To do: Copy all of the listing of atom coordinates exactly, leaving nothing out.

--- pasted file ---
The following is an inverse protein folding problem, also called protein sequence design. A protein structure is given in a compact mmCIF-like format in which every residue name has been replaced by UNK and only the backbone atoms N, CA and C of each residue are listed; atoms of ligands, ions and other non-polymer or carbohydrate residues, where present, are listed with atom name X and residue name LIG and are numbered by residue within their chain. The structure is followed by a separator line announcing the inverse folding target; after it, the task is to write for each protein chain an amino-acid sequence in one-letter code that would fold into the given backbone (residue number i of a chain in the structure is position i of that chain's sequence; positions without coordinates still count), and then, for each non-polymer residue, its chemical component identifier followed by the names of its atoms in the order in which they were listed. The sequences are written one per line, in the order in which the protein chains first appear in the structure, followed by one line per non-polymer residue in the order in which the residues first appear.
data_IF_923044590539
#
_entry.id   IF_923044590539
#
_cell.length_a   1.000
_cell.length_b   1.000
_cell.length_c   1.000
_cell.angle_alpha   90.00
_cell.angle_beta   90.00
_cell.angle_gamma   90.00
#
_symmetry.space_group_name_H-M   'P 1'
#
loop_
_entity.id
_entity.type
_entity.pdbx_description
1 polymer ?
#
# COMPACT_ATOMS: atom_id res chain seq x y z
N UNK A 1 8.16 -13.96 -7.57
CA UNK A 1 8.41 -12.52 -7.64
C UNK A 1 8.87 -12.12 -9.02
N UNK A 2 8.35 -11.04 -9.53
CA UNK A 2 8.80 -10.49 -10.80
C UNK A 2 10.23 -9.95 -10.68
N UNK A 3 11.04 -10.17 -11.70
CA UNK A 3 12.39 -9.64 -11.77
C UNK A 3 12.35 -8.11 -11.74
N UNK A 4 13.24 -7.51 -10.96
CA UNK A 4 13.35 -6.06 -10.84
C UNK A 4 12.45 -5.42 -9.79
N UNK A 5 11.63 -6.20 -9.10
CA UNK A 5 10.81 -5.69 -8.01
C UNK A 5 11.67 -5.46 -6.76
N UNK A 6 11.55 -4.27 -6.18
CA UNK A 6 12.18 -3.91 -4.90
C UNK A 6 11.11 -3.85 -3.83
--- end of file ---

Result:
The following is an inverse protein folding problem, also called protein sequence design. A protein structure is given in a compact mmCIF-like format in which every residue name has been replaced by UNK and only the backbone atoms N, CA and C of each residue are listed; atoms of ligands, ions and other non-polymer or carbohydrate residues, where present, are listed with atom name X and residue name LIG and are numbered by residue within their chain. The structure is followed by a separator line announcing the inverse folding target; after it, the task is to write for each protein chain an amino-acid sequence in one-letter code that would fold into the given backbone (residue number i of a chain in the structure is position i of that chain's sequence; positions without coordinates still count), and then, for each non-polymer residue, its chemical component identifier followed by the names of its atoms in the order in which they were listed. The sequences are written one per line, in the order in which the protein chains first appear in the structure, followed by one line per non-polymer residue in the order in which the residues first appear.
data_IF_923044590539
#
_entry.id   IF_923044590539
#
_cell.length_a   1.000
_cell.length_b   1.000
_cell.length_c   1.000
_cell.angle_alpha   90.00
_cell.angle_beta   90.00
_cell.angle_gamma   90.00
#
_symmetry.space_group_name_H-M   'P 1'
#
loop_
_entity.id
_entity.type
_entity.pdbx_description
1 polymer ?
#
# COMPACT_ATOMS: atom_id res chain seq x y z
N UNK A 1 8.16 -13.96 -7.57
CA UNK A 1 8.41 -12.52 -7.64
C UNK A 1 8.87 -12.12 -9.02
N UNK A 2 8.35 -11.04 -9.53
CA UNK A 2 8.80 -10.49 -10.80
C UNK A 2 10.23 -9.95 -10.68
N UNK A 3 11.04 -10.17 -11.70
CA UNK A 3 12.39 -9.64 -11.77
C UNK A 3 12.35 -8.11 -11.74
N UNK A 4 13.24 -7.51 -10.96
CA UNK A 4 13.35 -6.06 -10.84
C UNK A 4 12.45 -5.42 -9.79
N UNK A 5 11.63 -6.20 -9.10
CA UNK A 5 10.81 -5.69 -8.01
C UNK A 5 11.67 -5.46 -6.76
N UNK A 6 11.55 -4.27 -6.18
CA UNK A 6 12.18 -3.91 -4.90
C UNK A 6 11.11 -3.85 -3.83